A Canadian shelter sells older cats like used cars, and it's pretty effective ... and hilarious.

This article originally appeared on 08.29.15


These mustached Canadians decided to treat older shelter cats like used cars.


Why? Because in a world where around 8 million pets enter shelters and only around 4 million get out, that's a lot of sad math.

In an attempt to stop that sad math, the kind folks from the Calgary Humane Society got creative.

The fastest domestic cat running speed appears to be 29.8 mph. This salesman knows his product!

They got weird.

They discovered some very adept cat performers.

Call Hollywood!

They pulled out all the stops to help future cat owners realize that pre-owned cats are the way to go!

And in addition to the commercial, the cats were priced to go on a very special Saturday.

Kittens are popular. There's no way around it. They're kittens! I used to be kitten-crazy (I was a child!), but I've adopted older cats and so have my friends. They're special. They're cute. They're soulful. And instead of adorably biting your fingers until they grow up past kittenhood, older cats chill out on your couch and teach you about relaxing.

I'm sharing this because it might save a pre-owned cat.

We missed the Big Sale Saturday (but let's be real, pre-owned cats are always priced to go), but the love for pre-owned cats continues. And this commercial, well ... it's timeless. And worth a watch.

Photo by Louis Hansel on Unsplash
True

This story was originally shared on Capital One.

Inside the walls of her kitchen at her childhood home in Guatemala, Evelyn Klohr, the founder of a Washington, D.C.-area bakery called Kakeshionista, was taught a lesson that remains central to her business operations today.

"Baking cakes gave me the confidence to believe in my own brand and now I put my heart into giving my customers something they'll enjoy eating," Klohr said.

While driven to launch her own baking business, pursuing a dream in the culinary arts was economically challenging for Klohr. In the United States, culinary schools can open doors to future careers, but the cost of entry can be upwards of $36,000 a year.

Through a friend, Klohr learned about La Cocina VA, a nonprofit dedicated to providing job training and entrepreneurship development services at a training facility in the Washington, D.C-area.

La Cocina VA's, which translates to "the kitchen" in Spanish, offers its Bilingual Culinary Training program to prepare low-and moderate-income individuals from diverse backgrounds to launch careers in the food industry.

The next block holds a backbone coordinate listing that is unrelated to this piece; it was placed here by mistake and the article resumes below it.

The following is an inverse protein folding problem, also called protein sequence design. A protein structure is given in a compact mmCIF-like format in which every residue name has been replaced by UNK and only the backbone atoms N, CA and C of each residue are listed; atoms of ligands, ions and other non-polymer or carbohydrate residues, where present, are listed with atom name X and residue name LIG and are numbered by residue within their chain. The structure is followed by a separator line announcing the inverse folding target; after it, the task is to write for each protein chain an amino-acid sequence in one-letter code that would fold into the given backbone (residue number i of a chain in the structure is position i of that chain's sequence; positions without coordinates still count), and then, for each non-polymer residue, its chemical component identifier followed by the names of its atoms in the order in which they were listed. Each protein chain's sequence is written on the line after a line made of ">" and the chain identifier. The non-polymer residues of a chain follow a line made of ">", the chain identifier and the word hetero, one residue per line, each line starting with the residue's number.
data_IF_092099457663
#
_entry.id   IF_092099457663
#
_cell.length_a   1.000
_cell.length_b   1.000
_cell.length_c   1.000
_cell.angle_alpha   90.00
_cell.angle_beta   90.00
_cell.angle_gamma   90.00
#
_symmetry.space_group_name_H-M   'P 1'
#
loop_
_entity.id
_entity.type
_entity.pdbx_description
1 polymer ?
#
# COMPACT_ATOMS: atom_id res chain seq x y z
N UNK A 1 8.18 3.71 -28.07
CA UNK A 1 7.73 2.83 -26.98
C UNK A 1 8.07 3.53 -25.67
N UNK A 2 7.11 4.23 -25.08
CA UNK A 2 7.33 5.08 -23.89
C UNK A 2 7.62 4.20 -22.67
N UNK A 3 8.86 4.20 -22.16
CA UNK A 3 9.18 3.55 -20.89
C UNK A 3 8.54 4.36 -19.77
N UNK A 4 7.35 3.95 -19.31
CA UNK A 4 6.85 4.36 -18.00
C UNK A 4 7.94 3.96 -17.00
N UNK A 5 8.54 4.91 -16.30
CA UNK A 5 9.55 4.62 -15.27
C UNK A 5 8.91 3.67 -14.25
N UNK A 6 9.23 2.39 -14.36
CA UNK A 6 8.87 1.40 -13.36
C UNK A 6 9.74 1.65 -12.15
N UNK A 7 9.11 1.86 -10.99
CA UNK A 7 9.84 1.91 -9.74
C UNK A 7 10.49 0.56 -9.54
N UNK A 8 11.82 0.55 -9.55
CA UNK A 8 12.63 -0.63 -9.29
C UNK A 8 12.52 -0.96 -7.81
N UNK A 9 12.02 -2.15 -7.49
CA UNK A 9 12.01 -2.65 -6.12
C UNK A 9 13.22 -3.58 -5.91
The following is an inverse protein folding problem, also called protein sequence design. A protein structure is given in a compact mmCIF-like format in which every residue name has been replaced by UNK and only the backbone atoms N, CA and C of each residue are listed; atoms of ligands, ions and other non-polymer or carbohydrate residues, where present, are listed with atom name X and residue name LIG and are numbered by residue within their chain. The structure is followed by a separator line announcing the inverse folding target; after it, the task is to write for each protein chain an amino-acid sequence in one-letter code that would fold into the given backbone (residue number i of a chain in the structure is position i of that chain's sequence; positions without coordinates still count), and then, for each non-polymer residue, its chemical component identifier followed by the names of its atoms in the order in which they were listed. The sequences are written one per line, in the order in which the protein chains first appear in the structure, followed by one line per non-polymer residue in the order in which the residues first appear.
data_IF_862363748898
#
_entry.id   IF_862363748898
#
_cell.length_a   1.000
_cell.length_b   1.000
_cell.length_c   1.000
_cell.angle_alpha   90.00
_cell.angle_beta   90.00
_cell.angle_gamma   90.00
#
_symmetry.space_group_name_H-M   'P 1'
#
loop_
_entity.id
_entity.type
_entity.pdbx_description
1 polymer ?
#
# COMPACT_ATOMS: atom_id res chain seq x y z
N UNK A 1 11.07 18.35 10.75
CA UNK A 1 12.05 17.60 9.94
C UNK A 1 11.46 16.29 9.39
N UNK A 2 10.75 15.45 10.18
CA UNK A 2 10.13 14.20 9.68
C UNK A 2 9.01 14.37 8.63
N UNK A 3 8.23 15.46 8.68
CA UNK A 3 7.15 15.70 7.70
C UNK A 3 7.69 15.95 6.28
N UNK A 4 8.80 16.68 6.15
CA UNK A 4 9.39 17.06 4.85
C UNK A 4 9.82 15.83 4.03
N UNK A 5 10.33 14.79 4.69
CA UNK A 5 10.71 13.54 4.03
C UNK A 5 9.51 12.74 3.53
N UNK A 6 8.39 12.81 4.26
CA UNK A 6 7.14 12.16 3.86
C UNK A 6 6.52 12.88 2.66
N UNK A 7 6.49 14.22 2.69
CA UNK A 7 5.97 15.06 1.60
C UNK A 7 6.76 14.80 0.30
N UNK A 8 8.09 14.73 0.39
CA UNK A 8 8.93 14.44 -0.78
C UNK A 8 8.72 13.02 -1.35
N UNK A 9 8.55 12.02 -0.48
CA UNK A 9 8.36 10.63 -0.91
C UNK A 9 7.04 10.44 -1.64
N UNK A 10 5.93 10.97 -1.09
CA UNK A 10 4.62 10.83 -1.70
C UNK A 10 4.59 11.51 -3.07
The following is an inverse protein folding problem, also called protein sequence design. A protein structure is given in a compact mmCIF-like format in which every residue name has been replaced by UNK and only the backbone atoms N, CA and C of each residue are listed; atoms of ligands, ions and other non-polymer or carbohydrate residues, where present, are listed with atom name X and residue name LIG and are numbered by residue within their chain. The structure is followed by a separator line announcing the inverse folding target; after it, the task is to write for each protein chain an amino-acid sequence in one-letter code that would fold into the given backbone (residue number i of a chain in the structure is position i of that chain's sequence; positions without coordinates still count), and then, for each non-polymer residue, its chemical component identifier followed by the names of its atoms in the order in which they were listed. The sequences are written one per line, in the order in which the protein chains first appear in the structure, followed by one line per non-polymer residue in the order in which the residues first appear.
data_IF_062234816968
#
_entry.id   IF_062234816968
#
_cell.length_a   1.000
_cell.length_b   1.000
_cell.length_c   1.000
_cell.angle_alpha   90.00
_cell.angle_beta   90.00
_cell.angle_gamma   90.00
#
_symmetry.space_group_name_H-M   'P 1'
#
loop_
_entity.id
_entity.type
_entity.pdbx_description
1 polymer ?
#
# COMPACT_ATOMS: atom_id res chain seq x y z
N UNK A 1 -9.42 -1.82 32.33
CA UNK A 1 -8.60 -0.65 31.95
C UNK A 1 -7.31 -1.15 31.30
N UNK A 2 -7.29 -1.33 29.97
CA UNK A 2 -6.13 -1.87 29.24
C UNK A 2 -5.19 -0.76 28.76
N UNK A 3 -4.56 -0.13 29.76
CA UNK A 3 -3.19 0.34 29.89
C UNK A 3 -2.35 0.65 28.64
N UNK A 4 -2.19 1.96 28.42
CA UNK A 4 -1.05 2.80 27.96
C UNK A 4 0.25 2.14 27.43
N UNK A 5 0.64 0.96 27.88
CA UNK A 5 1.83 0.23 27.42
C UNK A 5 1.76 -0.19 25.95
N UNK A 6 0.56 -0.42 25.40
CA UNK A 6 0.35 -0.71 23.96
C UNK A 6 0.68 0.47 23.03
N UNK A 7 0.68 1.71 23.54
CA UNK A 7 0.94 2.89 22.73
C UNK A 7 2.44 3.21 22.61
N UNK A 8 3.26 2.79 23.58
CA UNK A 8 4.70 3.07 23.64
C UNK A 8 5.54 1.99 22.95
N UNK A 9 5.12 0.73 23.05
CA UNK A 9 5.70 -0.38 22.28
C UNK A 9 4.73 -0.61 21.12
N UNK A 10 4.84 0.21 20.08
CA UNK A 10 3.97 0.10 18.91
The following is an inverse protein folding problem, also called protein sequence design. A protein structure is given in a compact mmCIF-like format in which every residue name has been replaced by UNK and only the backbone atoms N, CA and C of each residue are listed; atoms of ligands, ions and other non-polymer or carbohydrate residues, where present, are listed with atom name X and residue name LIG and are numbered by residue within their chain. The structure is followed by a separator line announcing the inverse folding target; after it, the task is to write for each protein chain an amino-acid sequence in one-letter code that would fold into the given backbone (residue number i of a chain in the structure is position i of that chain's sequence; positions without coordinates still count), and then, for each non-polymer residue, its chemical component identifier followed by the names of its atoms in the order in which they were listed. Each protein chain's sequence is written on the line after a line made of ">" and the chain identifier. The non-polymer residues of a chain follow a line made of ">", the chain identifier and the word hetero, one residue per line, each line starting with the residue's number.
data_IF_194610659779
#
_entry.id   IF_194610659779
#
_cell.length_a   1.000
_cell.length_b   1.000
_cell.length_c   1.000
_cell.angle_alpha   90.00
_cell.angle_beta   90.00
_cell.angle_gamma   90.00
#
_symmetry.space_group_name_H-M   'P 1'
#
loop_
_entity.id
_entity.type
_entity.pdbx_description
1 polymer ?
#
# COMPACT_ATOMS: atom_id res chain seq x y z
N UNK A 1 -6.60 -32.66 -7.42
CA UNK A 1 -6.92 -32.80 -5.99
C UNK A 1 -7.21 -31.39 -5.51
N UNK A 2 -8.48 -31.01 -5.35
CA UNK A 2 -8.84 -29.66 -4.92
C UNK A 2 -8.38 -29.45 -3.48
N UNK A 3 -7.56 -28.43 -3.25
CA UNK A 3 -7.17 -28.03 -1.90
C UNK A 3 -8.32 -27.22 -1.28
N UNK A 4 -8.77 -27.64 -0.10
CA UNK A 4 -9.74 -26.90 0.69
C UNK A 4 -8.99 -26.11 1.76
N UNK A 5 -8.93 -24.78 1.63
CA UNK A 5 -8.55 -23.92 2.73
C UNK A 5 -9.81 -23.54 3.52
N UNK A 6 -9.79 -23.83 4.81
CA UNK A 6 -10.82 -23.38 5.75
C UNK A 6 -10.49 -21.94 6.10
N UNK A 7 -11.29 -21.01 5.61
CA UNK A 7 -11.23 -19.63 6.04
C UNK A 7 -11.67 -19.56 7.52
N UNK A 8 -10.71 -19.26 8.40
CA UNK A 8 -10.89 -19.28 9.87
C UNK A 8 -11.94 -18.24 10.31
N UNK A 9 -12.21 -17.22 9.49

That program gave Klohr the ability to fully immerse herself in the baking industry within a professional kitchen facility and receive training in an array of subjects including culinary skills, food safety, career development and English language classes.

Keep Reading Show less

Image is a representation of the grandfather, not the anonymous subject of the story.

Eight years a go, a grandfather in Michigan wrote a powerful letter to his daughter after she kicked out her son out of the house for being gay. It's so perfectly written that it crops up on social media every so often.

The letter is beautiful because it's written by a man who may not be with the times, but his heart is in the right place.

It first appeared on the Facebook page FCKH8 and a representative told Gawker that the letter was given to them by Chad, the 16-year-old boy referenced in the letter.

Keep Reading Show less
True

When a pet is admitted to a shelter it can be a traumatizing experience. Many are afraid of their new surroundings and are far from comfortable showing off their unique personalities. The problem is that's when many of them have their photos taken to appear in online searches.

Chewy, the pet retailer who has dedicated themselves to supporting shelters and rescues throughout the country, recognized the important work of a couple in Tampa, FL who have been taking professional photos of shelter pets to help get them adopted.

"If it's a photo of a scared animal, most people, subconsciously or even consciously, are going to skip over it," pet photographer Adam Goldberg says. "They can't visualize that dog in their home."

Adam realized the importance of quality shelter photos while working as a social media specialist for the Humane Society of Broward County in Fort Lauderdale, Florida.

"The photos were taken top-down so you couldn't see the size of the pet, and the flash would create these red eyes," he recalls. "Sometimes [volunteers] would shoot the photos through the chain-link fences."

That's why Adam and his wife, Mary, have spent much of their free time over the past five years photographing over 1,200 shelter animals to show off their unique personalities to potential adoptive families. The Goldbergs' wonderful work was recently profiled by Chewy in the video above entitled, "A Day in the Life of a Shelter Pet Photographer."